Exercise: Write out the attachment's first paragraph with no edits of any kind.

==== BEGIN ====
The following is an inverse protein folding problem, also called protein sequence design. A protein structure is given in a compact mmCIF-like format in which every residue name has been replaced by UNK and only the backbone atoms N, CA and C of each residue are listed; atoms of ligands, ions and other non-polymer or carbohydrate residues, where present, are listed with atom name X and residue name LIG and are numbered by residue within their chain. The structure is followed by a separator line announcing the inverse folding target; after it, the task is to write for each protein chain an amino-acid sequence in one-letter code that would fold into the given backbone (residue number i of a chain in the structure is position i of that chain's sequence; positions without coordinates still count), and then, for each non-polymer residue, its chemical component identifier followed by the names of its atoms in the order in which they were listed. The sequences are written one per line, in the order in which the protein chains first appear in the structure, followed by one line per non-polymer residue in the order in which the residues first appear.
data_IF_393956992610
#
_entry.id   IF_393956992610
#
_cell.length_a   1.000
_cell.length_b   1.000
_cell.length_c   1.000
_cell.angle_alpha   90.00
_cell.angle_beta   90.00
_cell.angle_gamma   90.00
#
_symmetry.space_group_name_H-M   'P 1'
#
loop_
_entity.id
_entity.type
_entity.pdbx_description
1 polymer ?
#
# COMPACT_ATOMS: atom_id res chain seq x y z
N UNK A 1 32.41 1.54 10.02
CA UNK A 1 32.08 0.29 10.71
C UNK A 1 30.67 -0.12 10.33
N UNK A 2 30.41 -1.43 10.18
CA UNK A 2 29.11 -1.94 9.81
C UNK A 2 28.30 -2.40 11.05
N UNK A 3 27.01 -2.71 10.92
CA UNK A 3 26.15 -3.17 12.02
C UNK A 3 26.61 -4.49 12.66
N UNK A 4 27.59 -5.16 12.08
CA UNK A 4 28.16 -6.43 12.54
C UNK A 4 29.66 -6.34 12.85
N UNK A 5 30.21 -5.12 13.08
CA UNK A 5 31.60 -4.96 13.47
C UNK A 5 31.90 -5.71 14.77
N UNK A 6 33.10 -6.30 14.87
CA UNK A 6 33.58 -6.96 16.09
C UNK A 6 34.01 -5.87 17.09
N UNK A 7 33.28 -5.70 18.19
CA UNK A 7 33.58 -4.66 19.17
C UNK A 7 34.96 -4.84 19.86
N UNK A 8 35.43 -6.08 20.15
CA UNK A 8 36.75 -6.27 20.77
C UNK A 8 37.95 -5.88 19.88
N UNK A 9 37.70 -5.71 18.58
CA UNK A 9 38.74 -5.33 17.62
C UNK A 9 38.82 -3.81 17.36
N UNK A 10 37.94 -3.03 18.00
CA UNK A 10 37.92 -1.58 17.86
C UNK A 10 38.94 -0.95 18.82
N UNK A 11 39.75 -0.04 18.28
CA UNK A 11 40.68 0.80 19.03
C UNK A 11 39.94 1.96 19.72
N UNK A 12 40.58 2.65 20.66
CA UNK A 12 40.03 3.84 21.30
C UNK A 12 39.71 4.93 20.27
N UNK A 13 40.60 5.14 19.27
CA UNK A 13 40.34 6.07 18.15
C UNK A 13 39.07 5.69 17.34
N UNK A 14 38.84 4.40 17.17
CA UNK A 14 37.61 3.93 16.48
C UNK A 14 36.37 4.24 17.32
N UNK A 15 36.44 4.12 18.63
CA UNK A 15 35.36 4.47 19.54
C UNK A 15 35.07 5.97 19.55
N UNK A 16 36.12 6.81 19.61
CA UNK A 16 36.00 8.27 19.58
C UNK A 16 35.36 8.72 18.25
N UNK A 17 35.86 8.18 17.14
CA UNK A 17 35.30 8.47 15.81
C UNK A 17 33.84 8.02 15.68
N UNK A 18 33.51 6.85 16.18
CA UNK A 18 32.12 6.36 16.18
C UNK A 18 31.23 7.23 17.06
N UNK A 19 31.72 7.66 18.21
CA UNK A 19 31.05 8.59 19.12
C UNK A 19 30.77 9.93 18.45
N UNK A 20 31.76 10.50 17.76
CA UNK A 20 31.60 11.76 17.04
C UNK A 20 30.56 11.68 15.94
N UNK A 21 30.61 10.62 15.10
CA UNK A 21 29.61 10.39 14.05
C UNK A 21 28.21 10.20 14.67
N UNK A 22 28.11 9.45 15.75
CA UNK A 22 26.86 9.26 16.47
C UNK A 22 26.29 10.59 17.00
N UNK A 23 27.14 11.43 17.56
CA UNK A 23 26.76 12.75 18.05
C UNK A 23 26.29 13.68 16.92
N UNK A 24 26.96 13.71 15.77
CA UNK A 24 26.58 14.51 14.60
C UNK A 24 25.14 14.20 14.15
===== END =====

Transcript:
The following is an inverse protein folding problem, also called protein sequence design. A protein structure is given in a compact mmCIF-like format in which every residue name has been replaced by UNK and only the backbone atoms N, CA and C of each residue are listed; atoms of ligands, ions and other non-polymer or carbohydrate residues, where present, are listed with atom name X and residue name LIG and are numbered by residue within their chain. The structure is followed by a separator line announcing the inverse folding target; after it, the task is to write for each protein chain an amino-acid sequence in one-letter code that would fold into the given backbone (residue number i of a chain in the structure is position i of that chain's sequence; positions without coordinates still count), and then, for each non-polymer residue, its chemical component identifier followed by the names of its atoms in the order in which they were listed. The sequences are written one per line, in the order in which the protein chains first appear in the structure, followed by one line per non-polymer residue in the order in which the residues first appear.